Mark 9:12-13 Jesus replied, “To be sure, Elijah does come first, and restores all things. Why then is it written that the Son of Man must suffer much and be rejected? But I tell you, Elijah has come, and they have done to him everything they wished, just as it is written about him.”
I find this passage to be evidence that while Jesus was truly the preexistent Son of God, a coequal member of the Trinity, He was indeed fully human, and as such there were things He struggled with. Moses and Elijah appeared to Him, and the Father spoke to Him out of the cloud, precisely to strengthen and reassure His very human nature to prepare Him for the cross. He operated fully in the Holy Spirit, which is why He had frequent Words of Knowledge about people, such as Nathanael. (John 1:48) However, in choosing to be born as a human baby, He was choosing to take on our human limitations. That’s why we don’t have any reliable record of His performing miracles before the Holy Spirit came on Him at His baptism. (Mark 1:10) I think He even struggled with the idea that John the Baptist was Elijah, restoring all things, when John had been beheaded. Moses and Elijah helped Him accept what His human mind couldn’t understand, so that He could get through the Garden of Gethsemane and all that followed. I don’t think we appreciate the humanity of Jesus sufficiently. That’s why we balk at His statement that “I tell you the truth, anyone who has faith in me will do what I have been doing. He will do even greater things than these, because I am going to the Father.” (John 14:12) We fail to believe that the same Holy Spirit is available to us, if we will yield ourselves to Him in faith.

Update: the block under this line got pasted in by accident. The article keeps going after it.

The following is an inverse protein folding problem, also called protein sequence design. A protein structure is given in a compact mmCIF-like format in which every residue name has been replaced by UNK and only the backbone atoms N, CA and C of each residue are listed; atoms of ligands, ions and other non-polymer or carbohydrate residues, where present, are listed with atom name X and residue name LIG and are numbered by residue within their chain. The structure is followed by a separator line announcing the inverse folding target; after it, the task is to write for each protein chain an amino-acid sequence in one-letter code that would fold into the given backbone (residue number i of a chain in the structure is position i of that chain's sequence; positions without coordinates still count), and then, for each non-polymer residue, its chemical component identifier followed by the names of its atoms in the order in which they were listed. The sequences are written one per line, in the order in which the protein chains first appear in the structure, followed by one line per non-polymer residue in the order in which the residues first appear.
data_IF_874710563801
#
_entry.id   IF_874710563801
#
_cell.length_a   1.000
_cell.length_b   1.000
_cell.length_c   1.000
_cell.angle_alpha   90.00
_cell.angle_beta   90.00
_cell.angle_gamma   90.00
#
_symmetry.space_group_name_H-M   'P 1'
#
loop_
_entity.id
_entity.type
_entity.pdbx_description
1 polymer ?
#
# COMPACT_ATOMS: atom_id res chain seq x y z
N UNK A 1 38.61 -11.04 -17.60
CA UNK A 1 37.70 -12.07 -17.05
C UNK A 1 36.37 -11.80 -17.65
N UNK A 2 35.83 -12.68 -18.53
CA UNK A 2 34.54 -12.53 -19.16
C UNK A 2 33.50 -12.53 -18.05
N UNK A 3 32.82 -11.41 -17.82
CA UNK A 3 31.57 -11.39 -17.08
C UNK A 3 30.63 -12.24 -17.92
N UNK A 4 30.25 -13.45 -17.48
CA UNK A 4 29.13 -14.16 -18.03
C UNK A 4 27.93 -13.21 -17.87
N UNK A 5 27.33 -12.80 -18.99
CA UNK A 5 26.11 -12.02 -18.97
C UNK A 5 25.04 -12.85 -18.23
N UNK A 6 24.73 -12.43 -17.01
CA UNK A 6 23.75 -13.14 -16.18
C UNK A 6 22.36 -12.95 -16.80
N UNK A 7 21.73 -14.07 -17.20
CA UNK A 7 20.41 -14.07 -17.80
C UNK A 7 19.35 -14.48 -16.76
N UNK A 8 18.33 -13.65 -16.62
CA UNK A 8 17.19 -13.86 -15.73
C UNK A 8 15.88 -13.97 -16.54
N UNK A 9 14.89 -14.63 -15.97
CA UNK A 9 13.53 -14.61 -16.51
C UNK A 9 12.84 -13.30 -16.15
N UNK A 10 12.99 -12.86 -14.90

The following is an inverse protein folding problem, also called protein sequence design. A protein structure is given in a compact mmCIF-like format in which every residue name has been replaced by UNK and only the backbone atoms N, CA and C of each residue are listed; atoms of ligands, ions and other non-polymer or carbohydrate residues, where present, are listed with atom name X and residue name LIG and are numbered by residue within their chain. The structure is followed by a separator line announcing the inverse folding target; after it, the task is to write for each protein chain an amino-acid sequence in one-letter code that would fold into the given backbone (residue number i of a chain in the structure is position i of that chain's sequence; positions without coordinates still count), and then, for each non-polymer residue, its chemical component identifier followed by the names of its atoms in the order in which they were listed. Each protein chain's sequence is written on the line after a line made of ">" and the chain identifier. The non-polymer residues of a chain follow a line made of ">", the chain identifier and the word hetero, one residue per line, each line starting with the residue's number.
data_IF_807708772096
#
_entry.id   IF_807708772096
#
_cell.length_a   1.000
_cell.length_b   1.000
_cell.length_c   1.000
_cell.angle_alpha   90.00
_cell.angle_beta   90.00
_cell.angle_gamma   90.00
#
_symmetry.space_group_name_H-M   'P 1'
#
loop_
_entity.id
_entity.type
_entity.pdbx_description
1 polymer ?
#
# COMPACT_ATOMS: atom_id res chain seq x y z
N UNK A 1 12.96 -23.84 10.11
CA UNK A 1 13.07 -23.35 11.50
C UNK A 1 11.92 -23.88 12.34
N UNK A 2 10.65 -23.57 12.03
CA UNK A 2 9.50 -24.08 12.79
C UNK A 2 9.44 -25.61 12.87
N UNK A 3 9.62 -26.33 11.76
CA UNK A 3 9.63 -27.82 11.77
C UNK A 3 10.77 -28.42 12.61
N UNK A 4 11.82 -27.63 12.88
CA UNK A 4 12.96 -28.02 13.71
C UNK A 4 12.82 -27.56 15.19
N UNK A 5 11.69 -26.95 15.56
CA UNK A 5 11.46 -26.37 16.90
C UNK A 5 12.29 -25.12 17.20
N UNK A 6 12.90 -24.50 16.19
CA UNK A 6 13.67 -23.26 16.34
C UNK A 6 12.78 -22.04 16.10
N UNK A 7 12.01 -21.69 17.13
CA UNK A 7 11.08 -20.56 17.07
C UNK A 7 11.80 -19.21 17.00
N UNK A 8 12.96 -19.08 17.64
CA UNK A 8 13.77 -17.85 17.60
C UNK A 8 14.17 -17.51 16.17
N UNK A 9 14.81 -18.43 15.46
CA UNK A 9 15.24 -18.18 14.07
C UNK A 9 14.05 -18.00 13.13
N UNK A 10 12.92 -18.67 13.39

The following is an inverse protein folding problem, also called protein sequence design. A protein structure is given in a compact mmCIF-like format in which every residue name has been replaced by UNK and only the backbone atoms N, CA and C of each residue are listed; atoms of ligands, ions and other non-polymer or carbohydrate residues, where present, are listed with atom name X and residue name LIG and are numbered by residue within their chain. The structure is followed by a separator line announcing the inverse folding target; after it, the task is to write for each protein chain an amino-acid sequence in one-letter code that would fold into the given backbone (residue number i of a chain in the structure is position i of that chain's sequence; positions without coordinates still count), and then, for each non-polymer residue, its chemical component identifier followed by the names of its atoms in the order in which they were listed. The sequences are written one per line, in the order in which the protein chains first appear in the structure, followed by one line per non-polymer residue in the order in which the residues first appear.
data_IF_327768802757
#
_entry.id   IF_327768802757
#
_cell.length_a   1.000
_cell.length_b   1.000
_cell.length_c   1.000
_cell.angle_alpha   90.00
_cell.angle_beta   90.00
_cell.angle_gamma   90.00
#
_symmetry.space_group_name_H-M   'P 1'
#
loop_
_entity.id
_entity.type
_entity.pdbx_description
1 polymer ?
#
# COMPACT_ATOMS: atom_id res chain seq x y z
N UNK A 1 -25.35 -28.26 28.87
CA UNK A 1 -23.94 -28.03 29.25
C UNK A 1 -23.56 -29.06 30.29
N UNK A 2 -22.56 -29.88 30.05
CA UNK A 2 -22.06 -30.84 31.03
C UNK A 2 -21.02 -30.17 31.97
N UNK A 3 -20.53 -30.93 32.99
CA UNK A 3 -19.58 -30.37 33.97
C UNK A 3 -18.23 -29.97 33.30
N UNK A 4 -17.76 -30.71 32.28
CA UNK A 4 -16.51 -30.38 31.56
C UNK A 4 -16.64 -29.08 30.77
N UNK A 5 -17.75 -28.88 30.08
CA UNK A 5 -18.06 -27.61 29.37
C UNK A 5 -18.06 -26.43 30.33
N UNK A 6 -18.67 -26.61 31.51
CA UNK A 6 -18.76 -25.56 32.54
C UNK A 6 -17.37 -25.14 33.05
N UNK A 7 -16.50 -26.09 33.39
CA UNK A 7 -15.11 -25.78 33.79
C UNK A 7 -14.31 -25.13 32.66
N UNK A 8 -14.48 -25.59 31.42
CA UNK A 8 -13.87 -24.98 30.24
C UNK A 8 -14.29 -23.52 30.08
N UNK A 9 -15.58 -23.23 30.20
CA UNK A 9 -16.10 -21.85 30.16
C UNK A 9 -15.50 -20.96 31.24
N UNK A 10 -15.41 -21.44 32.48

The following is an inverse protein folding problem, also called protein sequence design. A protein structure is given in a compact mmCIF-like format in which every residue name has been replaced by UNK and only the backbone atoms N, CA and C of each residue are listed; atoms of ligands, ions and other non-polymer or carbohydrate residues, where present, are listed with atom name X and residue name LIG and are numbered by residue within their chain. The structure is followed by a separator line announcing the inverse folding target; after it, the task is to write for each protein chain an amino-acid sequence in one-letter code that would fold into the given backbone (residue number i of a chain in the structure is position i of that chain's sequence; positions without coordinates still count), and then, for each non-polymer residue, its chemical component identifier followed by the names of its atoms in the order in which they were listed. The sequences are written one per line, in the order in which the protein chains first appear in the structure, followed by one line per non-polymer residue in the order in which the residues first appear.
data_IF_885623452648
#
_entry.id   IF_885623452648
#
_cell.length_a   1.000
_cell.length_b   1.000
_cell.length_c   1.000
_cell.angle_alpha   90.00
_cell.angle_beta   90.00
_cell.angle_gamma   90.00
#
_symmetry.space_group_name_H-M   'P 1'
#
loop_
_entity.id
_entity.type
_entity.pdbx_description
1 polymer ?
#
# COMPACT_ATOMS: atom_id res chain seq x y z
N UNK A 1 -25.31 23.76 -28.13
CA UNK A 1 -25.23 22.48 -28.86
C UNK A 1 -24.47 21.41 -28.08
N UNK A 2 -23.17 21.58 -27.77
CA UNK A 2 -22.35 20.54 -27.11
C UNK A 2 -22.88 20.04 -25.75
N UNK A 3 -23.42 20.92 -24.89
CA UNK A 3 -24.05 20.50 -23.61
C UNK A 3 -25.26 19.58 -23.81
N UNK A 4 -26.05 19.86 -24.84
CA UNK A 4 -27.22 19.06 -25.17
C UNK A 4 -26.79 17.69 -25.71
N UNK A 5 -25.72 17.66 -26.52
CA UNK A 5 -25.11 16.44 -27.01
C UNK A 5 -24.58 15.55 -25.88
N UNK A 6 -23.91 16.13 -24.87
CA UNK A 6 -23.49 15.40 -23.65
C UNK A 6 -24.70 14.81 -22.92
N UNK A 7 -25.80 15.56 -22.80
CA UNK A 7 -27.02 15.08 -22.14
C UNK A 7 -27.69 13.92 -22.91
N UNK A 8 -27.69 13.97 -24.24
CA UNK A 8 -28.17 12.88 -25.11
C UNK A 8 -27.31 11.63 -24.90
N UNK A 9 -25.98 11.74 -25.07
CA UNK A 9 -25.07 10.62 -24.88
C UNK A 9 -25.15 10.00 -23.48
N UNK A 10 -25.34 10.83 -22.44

I don’t remember learning much about the Holy Spirit before 1973 or so, when I was encouraged to read books like 9 O’clock in the Morning and The Holy Spirit and You. I immediately recognized that much of what I was reading was Scriptural, and I started seeking to be baptized in the Holy Spirit, but those books were so focused on the gift of tongues being the definitive evidence of the baptism that I was effectively seeking the gift rather than the Giver, and nothing happened. It was months later before a friend encouraged me to trust God enough not to place conditions (such as tongues) on God, and I was able to receive in faith. However, the evidence that something happened wasn’t any feeling or “manifestation gift,” but the fact that I was telling a total stranger about Jesus, and I realized Acts 1:8 was indeed true. In the months and years that followed I have experienced everything mentioned in 1 Corinthians 12 at least once, and most of them several times. That said, I still have plenty of room to grow in being a consistently open conduit for the Holy Spirit. I don’t think I’ve come to the point of “greater things” yet by any means! I am to keep pressing in to my Lord, not trying to dictate to Him but rather seeking to hear and obey Him accurately and fully, for His glory.
Father, thank You for this reminder. Help me indeed abide in Your Son by the power of Your Spirit, so that Your grace and power may be manifested in and through me for Your glory. Thank You. Hallelujah!